The fact that He is “the firstborn from the dead” brings further encouragement. As Christ has given His life in faithfulness to the Father’s calling, so the Father has raised Christ from the dead, pledging Him as the first of a great company who will follow (7:13-14). Nowhere else does John refer to Christ as the “firstborn.” Firstborn does not mean that Christ was the first-created being but rather that He is the Source, Ruler, or Origin of all creation. Christ’s being the “firstborn” of the dead thus signifies not merely that He was the first in time to be raised from the dead but also that He is first in importance, having supreme authority over the dead (1:18) (Afrikaans: “Eersgeborene, dui op Christus se gesag, Sy oorsprong en Sy heerskappy, asook dat Hy die belangrikste van alle wesesns is, omdat Hy gesag oor die dood het”).

Christ’s rulership of the world is a key theme of Revelation (11:15; 17:15; 19:16), therefore John calls Christ “the ruler of the Kings of the Earth.” Jesus Christ is indeed the Supreme Ruler. But who are “the kings of the earth” over whom Jesus Christ rules? John could mean the earthly rulers of his day, such as Emperor Nero. Another possibility is that Jesus rules over the defeated foes of the believers, e.g., Satan, the Dragon, sin, and death (1:18). The third approach sees the believers as the kings of the earth (2:26-27; 3:21). All three ideas are possible, so it is difficult to decide which was uppermost in John’s mind.

 Doxology to the Son (vss.5-6): The mention of the person and offices of Christ leads John to a burst of praise to the Saviour: “To him who loves us and has freed us from our sins by his blood 6 and made us a kingdom, priests to his God and Father, to him be glory and dominion forever and ever” (vss.5-6). In the present, Christ loves us. Through all the immediate distresses, persecutions, and even banishment, John is convinced that believers are experiencing Christ’s continual care. Moreover, in the past Christ’s love was unmistakably revealed in His atoning death, but which He purchased our release from the captivity of sin, Christ’s Kingly power is chiefly revealed in His ability to transform individual lives through His “blood” (i.e. His death; 5:9; 7:14). Through His death on the cross, He defeated the devil, and those who follow Christ in the battle against the devil share this victory. “And they have conquered him by the blood of the Lamb and by the word of their testimony, for they loved not their lives even unto death” (12:11).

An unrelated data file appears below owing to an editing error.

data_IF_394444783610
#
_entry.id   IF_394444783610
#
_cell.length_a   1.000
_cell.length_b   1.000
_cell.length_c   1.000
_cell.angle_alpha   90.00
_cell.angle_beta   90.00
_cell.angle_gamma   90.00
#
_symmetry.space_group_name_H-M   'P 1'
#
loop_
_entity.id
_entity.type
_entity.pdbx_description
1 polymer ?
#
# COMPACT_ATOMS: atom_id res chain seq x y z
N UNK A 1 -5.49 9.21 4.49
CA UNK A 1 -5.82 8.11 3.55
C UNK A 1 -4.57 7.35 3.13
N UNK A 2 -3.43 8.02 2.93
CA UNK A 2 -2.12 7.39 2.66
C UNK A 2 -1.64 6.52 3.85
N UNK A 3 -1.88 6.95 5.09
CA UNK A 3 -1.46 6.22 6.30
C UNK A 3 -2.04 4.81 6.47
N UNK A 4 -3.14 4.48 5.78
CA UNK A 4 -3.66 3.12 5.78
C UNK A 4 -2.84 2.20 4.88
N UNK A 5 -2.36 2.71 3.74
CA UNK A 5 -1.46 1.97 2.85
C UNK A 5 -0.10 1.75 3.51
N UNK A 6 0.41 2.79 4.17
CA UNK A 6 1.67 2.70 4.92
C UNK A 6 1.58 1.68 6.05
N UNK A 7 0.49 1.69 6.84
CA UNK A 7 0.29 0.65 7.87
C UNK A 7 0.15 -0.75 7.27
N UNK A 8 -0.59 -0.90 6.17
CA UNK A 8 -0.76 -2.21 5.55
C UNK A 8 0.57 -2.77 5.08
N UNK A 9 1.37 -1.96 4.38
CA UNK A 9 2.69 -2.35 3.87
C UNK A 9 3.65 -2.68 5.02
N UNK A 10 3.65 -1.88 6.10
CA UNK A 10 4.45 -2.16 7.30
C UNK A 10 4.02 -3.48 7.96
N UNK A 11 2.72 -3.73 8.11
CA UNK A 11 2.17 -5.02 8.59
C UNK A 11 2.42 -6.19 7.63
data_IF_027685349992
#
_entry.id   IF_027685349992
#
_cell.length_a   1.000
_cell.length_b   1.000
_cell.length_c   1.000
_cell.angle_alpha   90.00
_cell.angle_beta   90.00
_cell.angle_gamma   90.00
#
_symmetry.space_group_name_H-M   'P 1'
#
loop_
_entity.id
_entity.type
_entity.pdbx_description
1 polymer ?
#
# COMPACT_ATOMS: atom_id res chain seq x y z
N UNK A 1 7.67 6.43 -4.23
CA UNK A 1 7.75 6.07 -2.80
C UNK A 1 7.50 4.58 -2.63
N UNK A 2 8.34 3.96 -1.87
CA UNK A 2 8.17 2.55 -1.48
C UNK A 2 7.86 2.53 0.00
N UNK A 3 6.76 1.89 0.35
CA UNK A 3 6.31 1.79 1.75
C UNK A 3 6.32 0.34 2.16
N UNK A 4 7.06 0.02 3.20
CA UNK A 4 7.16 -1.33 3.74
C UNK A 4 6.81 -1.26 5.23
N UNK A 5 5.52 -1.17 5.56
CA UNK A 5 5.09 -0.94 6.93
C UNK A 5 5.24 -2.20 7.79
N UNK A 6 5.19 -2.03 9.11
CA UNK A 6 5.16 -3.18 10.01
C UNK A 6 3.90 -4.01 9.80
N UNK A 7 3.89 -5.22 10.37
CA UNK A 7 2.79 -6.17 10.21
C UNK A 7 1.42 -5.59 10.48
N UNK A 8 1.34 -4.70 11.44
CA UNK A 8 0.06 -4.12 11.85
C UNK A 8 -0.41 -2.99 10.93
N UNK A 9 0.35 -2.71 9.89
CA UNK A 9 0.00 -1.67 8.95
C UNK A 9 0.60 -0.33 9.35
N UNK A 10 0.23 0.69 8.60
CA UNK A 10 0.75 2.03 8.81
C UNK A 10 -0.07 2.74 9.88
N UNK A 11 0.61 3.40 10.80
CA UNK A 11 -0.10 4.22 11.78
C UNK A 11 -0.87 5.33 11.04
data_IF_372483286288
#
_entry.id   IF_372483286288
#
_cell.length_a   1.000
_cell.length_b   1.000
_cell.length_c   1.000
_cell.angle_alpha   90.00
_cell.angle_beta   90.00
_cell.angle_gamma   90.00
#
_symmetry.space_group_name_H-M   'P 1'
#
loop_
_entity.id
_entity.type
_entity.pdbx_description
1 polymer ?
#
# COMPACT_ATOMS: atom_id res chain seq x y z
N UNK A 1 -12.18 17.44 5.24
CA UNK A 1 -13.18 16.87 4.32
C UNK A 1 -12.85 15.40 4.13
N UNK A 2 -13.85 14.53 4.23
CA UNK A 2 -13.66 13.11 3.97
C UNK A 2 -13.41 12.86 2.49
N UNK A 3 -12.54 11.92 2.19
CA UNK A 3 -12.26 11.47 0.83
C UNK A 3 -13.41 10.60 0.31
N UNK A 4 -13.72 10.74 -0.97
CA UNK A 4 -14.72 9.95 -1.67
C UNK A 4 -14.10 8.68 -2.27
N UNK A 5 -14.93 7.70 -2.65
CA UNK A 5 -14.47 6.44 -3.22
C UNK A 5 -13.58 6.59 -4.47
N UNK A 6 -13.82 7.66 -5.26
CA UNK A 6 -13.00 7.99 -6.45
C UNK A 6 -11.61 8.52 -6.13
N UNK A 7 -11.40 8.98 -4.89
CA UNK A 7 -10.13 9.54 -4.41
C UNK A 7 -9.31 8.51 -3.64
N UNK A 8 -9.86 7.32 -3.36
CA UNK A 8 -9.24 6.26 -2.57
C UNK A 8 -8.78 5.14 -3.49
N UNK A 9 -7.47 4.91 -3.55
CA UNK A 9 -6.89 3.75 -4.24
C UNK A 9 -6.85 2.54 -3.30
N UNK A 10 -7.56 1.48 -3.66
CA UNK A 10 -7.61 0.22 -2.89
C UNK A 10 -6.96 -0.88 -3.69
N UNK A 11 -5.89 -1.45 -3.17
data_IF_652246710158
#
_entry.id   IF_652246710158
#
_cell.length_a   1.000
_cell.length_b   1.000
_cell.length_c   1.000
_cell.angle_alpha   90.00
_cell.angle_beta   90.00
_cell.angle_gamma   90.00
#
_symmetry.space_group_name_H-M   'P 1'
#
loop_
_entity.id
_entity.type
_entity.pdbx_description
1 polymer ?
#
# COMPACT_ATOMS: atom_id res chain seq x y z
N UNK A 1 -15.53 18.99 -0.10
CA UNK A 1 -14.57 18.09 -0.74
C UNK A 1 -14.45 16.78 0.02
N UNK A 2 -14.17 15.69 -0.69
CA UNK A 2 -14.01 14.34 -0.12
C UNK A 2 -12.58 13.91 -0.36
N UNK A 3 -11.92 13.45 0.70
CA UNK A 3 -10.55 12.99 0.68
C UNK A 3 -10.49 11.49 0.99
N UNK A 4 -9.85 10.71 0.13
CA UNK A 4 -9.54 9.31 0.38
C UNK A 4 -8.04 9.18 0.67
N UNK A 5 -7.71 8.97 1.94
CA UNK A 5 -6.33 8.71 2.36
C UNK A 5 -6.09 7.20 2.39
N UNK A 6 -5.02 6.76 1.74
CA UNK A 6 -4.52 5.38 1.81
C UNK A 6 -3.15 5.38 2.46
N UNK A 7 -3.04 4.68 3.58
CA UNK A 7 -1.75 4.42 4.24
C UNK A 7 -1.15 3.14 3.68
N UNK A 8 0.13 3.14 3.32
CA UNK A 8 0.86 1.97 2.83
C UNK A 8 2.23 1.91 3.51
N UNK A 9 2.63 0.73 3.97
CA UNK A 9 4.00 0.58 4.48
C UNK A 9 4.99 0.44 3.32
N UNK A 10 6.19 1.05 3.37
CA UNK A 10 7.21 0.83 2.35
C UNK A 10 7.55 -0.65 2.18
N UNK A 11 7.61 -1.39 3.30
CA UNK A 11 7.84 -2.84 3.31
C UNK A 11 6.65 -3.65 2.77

 The Return of Christ (vs.7): What Christ will do in the future is summed up in the dramatic cry in vs.7 ~ “Behold (or “look”), He is coming.” This is a clear reference to the return of Christ (22:7, 12, 20). The reason why the Lord shared this with John was to encourage the believers, because the believers were most probably suffering and were persecuted by the world, this is why the believers, in response to Christ’s promise in Rev.22:20 that He is coming soon, cried out… ~ “Amen. Come, Lord Jesus!”

Christ’s second coming (the 2nd advent) will be supernatural (“with clouds”) and it will be open and known to all (“every eye”), even to those who ~ “pierced Him” (i.e. those who were responsible for His death).

 The Father’s Guarantee (vs.8): God Himself speaks now in vs.8 and, with His own signature, vouches for the truth of the coming of Christ. Four of the many Names of God that reveal His character and His deeds are given in this verse, “Alpha and the Omega,” “the Lord God,” “who is and who was and who is to come,” “the Almighty.” Alpha and omega are the first and last letters of the Greek alphabet; the meaning here is similar to “the First and the Last” in vs.17 and “the Beginning and the End” in 21:6 and 22:13. God is the absolute source of all creation and history. Nothing lies outside of Him. Therefore, He is “the Lord God” of all that is continually present to His people as “the Almighty” (4:8; 11:17; 15:3; 16:7, 14; 19:6, 15; 21:22; 2 Cor.6:18).

Kobus van der Walt

We must realise that it is important to all of us to the Book of Revelation, because it is part of God’s Word and therefore important to have the right approach i order to understand it correctly.

Revelation is furthermore crucial, because it unveils future events